It is nothing new that in the European Union, arguments are as fierce as in a dysfunctional family. It is seldom, however, that a controversy becomes as severe as in the case of the law separating commercial and investment banking.
In spite of long and vociferous deliberations, the finance committee of the European Parliament has not been able to agree on how large banks can best be kept on a leash. The second legislative power in the European Union, the Council of Ministers, appears to be light-years away from a unanimous standpoint.
This is not surprising, because the complex regulation of finances has become even a little bit more complex. Good and evil can no longer be distinguished from each other as easily as immediately after the financial crisis in 2008 and 2009.
The E.U. now has the thankless task of sorting out which reservations are legitimate and which ones are being blown out of proportion.
The basic issue continues to be how to make large banks so secure that their collapse doesn’t endanger the entire financial system. Separating risky commercial transactions from the savings of ordinary customers is supposed to contribute to reaching this noble goal.
The question is how strictly one should proceed here, and there is ample room for strife. Because in the meantime, it has become clear that the tightened prescriptions of the regulators are having unintentional side-effects.
The reforms have indeed strengthened the banks, but that has made capital markets more susceptible to shocks. In view of the higher requirements for maintaining capital reserves, it is no longer profitable for many banks, for example, to function as intermediaries for securities. There is accordingly a loss of valuable liquidity that serves as the grease for a frictionless functioning of the markets.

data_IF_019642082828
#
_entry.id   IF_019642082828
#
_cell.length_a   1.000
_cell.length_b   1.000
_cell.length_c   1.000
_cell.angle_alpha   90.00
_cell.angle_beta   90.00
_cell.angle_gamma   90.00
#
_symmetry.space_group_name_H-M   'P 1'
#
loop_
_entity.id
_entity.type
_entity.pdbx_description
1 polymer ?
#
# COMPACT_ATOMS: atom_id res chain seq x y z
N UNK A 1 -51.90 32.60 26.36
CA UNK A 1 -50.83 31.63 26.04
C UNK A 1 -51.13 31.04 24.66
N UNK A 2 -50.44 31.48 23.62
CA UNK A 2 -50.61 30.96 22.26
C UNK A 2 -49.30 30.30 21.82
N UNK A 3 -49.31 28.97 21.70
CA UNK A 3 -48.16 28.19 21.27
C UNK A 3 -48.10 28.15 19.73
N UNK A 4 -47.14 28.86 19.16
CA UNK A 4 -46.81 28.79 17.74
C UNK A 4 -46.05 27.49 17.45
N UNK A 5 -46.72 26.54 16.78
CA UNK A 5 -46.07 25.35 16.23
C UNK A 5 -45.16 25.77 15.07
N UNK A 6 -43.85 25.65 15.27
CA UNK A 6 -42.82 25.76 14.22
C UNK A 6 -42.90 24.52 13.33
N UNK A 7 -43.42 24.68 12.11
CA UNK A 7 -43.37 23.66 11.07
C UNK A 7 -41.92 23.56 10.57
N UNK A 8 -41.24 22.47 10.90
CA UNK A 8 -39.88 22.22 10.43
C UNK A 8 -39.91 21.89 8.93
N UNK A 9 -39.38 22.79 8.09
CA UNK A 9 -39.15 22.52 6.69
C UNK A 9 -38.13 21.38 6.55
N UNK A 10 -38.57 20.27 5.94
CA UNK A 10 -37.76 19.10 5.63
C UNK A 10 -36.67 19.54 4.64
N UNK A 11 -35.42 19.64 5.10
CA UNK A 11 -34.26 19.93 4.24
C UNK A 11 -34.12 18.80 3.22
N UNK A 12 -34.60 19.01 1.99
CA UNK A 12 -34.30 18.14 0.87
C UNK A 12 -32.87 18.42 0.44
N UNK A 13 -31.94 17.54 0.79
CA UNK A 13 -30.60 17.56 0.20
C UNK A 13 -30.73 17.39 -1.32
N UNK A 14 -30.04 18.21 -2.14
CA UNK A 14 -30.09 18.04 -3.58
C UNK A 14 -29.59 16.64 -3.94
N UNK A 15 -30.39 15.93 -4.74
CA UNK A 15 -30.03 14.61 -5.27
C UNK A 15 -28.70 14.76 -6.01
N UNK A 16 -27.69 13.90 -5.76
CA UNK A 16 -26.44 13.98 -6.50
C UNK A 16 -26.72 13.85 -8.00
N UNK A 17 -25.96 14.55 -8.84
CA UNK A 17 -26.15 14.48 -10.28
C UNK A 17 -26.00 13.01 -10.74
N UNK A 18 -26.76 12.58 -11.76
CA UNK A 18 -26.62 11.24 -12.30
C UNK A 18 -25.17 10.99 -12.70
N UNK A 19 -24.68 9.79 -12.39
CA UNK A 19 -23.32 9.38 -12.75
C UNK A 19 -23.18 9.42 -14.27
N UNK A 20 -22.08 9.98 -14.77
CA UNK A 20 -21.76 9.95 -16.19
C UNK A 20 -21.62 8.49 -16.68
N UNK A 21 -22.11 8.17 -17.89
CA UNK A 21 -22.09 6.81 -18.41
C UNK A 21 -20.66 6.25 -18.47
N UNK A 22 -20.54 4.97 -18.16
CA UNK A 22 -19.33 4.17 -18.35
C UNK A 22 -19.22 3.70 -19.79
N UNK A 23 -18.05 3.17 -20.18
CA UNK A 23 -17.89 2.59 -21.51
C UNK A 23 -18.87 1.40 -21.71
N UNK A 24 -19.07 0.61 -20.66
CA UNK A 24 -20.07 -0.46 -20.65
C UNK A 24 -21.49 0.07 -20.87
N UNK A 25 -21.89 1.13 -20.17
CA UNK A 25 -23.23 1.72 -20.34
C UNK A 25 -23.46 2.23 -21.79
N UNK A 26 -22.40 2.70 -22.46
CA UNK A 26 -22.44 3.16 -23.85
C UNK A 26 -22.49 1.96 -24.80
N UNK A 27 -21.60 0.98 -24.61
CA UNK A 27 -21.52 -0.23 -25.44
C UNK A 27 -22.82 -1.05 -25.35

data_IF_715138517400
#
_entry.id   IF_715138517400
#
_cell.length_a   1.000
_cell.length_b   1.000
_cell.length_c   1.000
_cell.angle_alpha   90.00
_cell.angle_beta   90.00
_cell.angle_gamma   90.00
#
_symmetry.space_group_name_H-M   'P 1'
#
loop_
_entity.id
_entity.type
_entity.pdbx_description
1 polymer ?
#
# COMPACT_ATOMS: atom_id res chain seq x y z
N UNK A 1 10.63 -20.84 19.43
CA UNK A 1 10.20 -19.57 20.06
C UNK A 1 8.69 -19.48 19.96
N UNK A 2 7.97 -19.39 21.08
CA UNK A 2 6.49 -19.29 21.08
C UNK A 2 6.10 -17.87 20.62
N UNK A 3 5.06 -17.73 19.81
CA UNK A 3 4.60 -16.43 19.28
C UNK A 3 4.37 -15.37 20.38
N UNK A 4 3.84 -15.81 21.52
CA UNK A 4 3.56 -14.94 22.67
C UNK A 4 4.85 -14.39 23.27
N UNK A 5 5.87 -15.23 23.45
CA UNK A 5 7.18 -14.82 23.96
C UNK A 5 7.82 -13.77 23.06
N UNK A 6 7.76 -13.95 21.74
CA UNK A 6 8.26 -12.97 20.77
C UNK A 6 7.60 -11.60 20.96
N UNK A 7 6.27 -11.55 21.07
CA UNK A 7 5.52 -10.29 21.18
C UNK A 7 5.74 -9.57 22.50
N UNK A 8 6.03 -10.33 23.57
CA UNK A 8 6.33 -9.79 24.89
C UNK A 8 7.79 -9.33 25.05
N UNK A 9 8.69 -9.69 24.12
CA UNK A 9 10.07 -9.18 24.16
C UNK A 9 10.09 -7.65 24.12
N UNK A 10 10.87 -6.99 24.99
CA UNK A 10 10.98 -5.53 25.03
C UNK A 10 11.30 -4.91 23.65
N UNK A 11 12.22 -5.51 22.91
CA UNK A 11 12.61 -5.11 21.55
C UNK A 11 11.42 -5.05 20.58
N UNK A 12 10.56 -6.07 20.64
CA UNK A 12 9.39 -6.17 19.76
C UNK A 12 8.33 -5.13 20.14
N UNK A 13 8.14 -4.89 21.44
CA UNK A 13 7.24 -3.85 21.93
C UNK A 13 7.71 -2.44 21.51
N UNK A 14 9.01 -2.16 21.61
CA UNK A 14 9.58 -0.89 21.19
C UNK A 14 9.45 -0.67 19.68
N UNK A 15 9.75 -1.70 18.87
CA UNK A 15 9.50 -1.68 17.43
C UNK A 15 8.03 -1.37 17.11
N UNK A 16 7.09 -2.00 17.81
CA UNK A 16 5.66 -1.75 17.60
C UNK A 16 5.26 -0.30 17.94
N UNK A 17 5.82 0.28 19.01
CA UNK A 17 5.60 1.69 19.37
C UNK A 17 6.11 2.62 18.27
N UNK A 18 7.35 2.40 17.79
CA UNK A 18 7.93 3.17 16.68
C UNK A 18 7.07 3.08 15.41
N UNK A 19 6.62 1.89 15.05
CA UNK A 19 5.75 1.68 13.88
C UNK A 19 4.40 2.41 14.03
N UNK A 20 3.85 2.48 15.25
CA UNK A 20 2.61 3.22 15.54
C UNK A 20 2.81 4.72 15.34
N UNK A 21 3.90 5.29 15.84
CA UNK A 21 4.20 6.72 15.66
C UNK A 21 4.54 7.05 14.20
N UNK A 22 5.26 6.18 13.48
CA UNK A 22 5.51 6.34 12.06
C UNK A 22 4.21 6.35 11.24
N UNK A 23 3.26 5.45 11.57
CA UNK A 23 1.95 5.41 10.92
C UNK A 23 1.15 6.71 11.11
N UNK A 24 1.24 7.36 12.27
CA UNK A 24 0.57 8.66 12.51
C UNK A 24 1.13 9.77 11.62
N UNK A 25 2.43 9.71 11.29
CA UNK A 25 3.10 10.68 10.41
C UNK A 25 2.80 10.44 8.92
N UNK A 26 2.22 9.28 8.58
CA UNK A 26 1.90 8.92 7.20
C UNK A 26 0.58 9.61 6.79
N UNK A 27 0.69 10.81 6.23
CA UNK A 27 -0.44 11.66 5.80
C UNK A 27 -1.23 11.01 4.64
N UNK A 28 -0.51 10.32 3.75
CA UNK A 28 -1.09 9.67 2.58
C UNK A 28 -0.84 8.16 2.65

The consequences were apparent when recently there were severe dislocations even in what are actually highly efficient markets, such as those for United States Treasury bonds and German government securities.
It is clear that the banks make use of such arguments and direct them against the unpopular Brussels draft legislation regarding the separation of commercial and investment banking. The European Union now has the thankless task of sorting out which reservations are legitimate and which ones are being blown out of proportion by the banks’ lobbyists as a bugaboo.
An extremely complex challenge for the European Union, but one that has to be responded to and as fully as possible. Otherwise, there is the danger of a hopeless tangle of divergent laws on the national level. That would distort competition throughout the European Union and bring random advantages in some countries and disadvantages in others.
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